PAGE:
Comparing learning to rank techniques in hybrid bug localization

Research output: Journal Publications and ReviewsRGC 21 - Publication in refereed journalpeer-review

28 Scopus Citations
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Original languageEnglish
Pages (from-to)636-648
Journal / PublicationApplied Soft Computing Journal
Online published8 Nov 2017
Publication statusPublished - Jan 2018


Bug localization is a software development and maintenance activity that aims to find relevant source code entities to be modified so that a specific bug can be fixed on the basis of the given bug report. Information retrieval (IR) techniques have been widely used to locate bugs in recent decades. These techniques mainly use the IR similarity between the bug report and source code entities. In addition to IR similarity, features that are extracted from version history, source code structure, dynamic analysis, and other resources are found to be beneficial for bug localization. The approaches utilizing extra features in IR-based bug localization are called hybrid bug localization. We conduct a short survey of the hybrid bug localization methods that use additional features in addition to IR similarity. We also use Learning to Rank (LtR) techniques to combine the beneficial features to improve bug localization. Learning to Rank is the application of machine learning in the ranking models for information retrieval. We compared eight LtR techniques in bug localization, and the experimental results show that coordinate ascent algorithms without normalization is a suitable LtR technique in bug localization for selected attributes, and it outperforms two state-of-the-art localization approaches for two large projects, Eclipse and SWT.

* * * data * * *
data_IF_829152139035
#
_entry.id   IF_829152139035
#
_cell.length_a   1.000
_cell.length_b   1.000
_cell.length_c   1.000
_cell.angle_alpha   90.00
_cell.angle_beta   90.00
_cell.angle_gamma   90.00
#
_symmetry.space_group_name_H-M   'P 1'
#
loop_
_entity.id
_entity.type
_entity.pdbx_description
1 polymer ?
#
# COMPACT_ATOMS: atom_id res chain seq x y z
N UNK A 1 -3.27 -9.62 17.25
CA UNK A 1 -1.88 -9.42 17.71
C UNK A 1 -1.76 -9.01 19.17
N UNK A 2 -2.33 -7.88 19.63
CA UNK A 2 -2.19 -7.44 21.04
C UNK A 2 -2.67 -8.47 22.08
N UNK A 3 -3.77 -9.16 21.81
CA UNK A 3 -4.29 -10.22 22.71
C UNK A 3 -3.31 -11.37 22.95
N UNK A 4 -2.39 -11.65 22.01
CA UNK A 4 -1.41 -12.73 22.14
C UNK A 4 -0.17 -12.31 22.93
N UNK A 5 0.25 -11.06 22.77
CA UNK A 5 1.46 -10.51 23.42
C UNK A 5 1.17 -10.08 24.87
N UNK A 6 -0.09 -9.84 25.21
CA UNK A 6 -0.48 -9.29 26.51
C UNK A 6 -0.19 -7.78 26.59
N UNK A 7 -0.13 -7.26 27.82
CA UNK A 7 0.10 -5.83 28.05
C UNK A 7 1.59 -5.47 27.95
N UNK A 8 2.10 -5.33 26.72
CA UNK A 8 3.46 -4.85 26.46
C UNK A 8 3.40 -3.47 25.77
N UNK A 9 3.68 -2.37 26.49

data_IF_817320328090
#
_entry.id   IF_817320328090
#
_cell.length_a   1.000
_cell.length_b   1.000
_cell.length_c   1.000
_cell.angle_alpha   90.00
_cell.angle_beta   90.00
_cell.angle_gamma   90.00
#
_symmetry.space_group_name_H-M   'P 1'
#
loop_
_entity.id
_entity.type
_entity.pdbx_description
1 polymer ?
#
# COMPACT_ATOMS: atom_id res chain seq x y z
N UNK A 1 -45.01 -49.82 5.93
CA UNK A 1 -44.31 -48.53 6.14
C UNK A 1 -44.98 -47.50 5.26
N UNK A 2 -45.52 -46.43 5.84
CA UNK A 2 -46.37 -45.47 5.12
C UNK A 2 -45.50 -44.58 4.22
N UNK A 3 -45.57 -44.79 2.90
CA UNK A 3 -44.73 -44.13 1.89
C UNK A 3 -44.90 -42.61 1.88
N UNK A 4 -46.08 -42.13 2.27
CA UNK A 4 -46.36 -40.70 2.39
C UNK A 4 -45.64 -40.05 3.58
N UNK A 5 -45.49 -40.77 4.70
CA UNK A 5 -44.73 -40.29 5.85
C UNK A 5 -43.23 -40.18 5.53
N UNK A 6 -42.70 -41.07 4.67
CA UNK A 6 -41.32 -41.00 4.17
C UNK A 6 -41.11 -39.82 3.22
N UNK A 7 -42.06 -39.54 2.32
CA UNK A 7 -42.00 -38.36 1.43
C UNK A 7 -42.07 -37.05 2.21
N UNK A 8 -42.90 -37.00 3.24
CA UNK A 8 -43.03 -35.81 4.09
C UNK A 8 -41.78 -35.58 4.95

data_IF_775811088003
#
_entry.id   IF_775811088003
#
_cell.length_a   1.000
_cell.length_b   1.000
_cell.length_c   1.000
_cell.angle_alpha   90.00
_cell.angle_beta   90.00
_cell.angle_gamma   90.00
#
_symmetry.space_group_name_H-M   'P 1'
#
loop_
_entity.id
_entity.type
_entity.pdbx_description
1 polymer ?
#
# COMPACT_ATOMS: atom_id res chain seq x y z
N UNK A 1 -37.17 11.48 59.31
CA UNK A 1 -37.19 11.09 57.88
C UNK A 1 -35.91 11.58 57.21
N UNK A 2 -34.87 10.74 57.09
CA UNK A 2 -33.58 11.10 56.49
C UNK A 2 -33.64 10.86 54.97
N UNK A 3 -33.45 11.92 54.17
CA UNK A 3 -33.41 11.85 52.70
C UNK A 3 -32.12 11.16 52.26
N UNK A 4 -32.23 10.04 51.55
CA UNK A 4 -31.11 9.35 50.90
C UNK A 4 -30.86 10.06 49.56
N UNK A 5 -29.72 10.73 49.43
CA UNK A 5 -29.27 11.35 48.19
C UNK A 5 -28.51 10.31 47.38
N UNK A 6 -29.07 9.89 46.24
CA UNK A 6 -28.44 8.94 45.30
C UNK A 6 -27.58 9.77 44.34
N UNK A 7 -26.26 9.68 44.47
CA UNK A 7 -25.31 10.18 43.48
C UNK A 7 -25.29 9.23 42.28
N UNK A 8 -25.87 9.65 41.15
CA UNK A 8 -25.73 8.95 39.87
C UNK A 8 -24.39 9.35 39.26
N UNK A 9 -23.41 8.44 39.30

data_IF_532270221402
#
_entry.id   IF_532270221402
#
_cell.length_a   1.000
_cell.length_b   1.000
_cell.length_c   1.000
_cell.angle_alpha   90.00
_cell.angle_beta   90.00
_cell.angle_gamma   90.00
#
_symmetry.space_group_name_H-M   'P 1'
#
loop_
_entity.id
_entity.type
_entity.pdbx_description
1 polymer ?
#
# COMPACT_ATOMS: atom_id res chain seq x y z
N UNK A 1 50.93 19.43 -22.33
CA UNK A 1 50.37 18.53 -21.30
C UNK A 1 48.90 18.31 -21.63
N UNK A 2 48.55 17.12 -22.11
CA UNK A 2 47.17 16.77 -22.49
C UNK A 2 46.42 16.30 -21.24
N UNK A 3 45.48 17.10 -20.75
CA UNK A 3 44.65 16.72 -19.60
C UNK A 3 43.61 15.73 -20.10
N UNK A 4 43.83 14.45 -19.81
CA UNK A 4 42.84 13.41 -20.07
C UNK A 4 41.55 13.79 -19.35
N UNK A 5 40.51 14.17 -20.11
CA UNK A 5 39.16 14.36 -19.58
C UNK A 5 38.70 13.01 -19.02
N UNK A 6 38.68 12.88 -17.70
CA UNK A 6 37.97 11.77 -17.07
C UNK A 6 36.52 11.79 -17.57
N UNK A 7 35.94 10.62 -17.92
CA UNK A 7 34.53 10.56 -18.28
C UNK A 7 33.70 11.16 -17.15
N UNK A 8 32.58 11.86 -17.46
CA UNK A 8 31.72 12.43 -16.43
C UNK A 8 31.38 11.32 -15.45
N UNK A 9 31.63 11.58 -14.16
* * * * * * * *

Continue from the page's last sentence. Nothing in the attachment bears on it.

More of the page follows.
Research Area(s)

  • Bug localization, Fault localization, Information retrieval, Learn to rank